So, is there a difference between working in a designated art space or gallery, and a repurposed space in a shopping centre? Barnes-Wynters reflects, ‘For me it’s about having meaningful and transparent conversations with whomever has invited me, as said my boundaries and ingredients connect way beneath the skin… It’s important to remember I am not an island, and collaboration is queen’.
The enormous societal changes we’ve seen this year are magnifying existing trends in terms of how people occupy public spaces and spend their money (increasingly online). As town shopping centres decline, artists are brought in to fill the empty spaces. This idea isn’t new, but there’s a danger that if artists are encouraged to occupy commercial or otherwise publicly visible spaces, they might be encouraged to dial down their creative vision and political principles. In this increasingly online world of ‘filter bubbles’ and ‘echo chambers’, nurturing radical voices and ensuring freedom of expression is increasingly important. Barnes-Wynters stresses that we must continue to give platforms and mentoring support to marginalised voices through grassroots collaborative practices, especially in these divisive times.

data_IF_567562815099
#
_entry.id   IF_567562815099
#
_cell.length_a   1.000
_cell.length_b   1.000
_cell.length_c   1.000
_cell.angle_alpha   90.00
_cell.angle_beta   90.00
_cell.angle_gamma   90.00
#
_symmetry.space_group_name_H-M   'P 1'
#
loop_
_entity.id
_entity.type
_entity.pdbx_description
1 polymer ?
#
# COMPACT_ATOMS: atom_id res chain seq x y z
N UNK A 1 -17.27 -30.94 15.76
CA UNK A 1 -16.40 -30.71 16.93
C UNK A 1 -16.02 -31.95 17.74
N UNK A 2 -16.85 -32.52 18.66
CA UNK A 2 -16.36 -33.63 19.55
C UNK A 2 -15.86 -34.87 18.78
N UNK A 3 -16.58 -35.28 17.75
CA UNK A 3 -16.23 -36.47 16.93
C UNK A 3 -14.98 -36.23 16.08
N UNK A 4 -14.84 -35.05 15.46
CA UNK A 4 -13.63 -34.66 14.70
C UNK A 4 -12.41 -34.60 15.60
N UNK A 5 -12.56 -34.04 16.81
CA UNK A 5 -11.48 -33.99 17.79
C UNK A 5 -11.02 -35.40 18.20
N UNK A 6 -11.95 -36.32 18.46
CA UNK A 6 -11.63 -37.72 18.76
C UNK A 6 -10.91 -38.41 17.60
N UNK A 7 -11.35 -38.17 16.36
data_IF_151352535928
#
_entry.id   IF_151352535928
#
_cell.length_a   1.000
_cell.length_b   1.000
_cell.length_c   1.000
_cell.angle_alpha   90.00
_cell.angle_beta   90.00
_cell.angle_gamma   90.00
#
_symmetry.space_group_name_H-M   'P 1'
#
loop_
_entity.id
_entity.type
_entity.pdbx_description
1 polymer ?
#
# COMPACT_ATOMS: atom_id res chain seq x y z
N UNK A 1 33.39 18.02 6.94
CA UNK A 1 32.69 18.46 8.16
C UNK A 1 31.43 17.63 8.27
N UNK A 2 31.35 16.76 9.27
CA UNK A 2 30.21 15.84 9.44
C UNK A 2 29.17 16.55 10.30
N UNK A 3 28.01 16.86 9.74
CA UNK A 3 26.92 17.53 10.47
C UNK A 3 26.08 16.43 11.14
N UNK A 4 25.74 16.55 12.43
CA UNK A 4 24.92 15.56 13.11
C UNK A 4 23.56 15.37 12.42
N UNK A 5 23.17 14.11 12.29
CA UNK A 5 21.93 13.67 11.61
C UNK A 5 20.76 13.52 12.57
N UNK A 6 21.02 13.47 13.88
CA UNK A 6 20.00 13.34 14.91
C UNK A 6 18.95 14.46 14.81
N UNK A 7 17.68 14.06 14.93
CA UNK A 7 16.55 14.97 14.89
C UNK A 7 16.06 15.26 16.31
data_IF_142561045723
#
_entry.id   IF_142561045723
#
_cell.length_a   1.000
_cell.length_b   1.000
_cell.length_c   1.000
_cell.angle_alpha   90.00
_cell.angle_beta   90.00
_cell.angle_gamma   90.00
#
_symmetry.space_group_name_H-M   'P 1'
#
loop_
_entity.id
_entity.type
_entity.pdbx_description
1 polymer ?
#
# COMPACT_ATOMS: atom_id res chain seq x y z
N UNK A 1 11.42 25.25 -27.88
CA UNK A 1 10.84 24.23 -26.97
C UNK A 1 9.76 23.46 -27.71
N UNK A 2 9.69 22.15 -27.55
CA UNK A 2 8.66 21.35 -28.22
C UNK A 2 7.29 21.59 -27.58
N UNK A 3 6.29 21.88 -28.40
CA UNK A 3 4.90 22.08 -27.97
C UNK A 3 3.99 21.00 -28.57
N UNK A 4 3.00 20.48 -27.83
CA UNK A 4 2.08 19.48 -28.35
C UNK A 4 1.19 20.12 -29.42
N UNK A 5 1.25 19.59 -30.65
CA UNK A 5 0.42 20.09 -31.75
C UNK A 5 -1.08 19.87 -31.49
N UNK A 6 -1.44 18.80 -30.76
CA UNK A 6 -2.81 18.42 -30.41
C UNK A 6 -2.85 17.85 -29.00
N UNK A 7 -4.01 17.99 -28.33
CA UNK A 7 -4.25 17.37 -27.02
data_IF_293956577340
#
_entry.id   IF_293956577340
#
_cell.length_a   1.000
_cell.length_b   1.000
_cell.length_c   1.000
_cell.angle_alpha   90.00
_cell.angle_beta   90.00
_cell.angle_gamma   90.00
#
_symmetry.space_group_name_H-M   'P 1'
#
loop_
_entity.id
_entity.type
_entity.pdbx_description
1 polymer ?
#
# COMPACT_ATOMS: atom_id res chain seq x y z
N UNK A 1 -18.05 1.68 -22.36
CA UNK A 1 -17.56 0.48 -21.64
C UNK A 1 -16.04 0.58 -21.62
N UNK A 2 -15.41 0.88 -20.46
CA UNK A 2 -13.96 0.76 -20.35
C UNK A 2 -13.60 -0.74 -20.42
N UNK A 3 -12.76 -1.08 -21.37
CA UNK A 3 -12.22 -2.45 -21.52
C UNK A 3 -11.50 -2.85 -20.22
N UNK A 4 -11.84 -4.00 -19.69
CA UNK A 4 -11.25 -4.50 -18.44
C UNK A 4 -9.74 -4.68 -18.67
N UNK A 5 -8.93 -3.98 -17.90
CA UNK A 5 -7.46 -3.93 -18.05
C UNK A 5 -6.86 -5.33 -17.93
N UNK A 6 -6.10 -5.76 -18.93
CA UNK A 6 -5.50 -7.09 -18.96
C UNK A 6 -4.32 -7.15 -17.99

Digital platforms and social media don’t provide a simple solution to these restrictions. In fact, many artists are experiencing more severe censorship online than ‘in real life’ public spaces. Aleksandra Karpowicz is a Polish-born artist and activist who has recently exhibited work in London, Vienna and on Venice’s Giudecca island. Her work addresses gender equality and she is currently campaigning against Poland’s new abortion laws. The artwork she uploads to Instagram is being censored on an almost weekly basis. She explains that while her work is about feminism and equal rights, the fact that she works with the human body and nudity means that she is regularly censored, even if she follows the rules.